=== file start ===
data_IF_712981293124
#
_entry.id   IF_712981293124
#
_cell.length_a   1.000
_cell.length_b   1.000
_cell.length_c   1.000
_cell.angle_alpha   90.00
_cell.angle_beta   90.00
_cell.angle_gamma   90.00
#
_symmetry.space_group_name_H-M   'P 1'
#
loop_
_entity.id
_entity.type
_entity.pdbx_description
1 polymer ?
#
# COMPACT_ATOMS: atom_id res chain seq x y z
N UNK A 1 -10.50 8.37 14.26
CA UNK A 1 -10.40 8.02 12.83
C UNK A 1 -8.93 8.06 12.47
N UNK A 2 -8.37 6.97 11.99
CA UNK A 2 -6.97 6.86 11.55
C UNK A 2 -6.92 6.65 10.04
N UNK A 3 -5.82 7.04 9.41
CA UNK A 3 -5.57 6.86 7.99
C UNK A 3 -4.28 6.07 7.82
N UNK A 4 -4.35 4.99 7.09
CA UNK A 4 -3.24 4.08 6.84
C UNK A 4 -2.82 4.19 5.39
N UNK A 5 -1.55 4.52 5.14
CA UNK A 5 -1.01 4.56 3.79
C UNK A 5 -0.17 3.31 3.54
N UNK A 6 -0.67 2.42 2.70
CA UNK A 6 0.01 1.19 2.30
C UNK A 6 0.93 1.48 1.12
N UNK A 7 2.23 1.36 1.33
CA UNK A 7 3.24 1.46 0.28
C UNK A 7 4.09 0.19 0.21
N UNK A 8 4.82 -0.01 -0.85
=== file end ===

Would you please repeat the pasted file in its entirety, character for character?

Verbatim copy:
data_IF_712981293124
#
_entry.id   IF_712981293124
#
_cell.length_a   1.000
_cell.length_b   1.000
_cell.length_c   1.000
_cell.angle_alpha   90.00
_cell.angle_beta   90.00
_cell.angle_gamma   90.00
#
_symmetry.space_group_name_H-M   'P 1'
#
loop_
_entity.id
_entity.type
_entity.pdbx_description
1 polymer ?
#
# COMPACT_ATOMS: atom_id res chain seq x y z
N UNK A 1 -10.50 8.37 14.26
CA UNK A 1 -10.40 8.02 12.83
C UNK A 1 -8.93 8.06 12.47
N UNK A 2 -8.37 6.97 11.99
CA UNK A 2 -6.97 6.86 11.55
C UNK A 2 -6.92 6.65 10.04
N UNK A 3 -5.82 7.04 9.41
CA UNK A 3 -5.57 6.86 7.99
C UNK A 3 -4.28 6.07 7.82
N UNK A 4 -4.35 4.99 7.09
CA UNK A 4 -3.24 4.08 6.84
C UNK A 4 -2.82 4.19 5.39
N UNK A 5 -1.55 4.52 5.14
CA UNK A 5 -1.01 4.56 3.79
C UNK A 5 -0.17 3.31 3.54
N UNK A 6 -0.67 2.42 2.70
CA UNK A 6 0.01 1.19 2.30
C UNK A 6 0.93 1.48 1.12
N UNK A 7 2.23 1.36 1.33
CA UNK A 7 3.24 1.46 0.28
C UNK A 7 4.09 0.19 0.21
N UNK A 8 4.82 -0.01 -0.85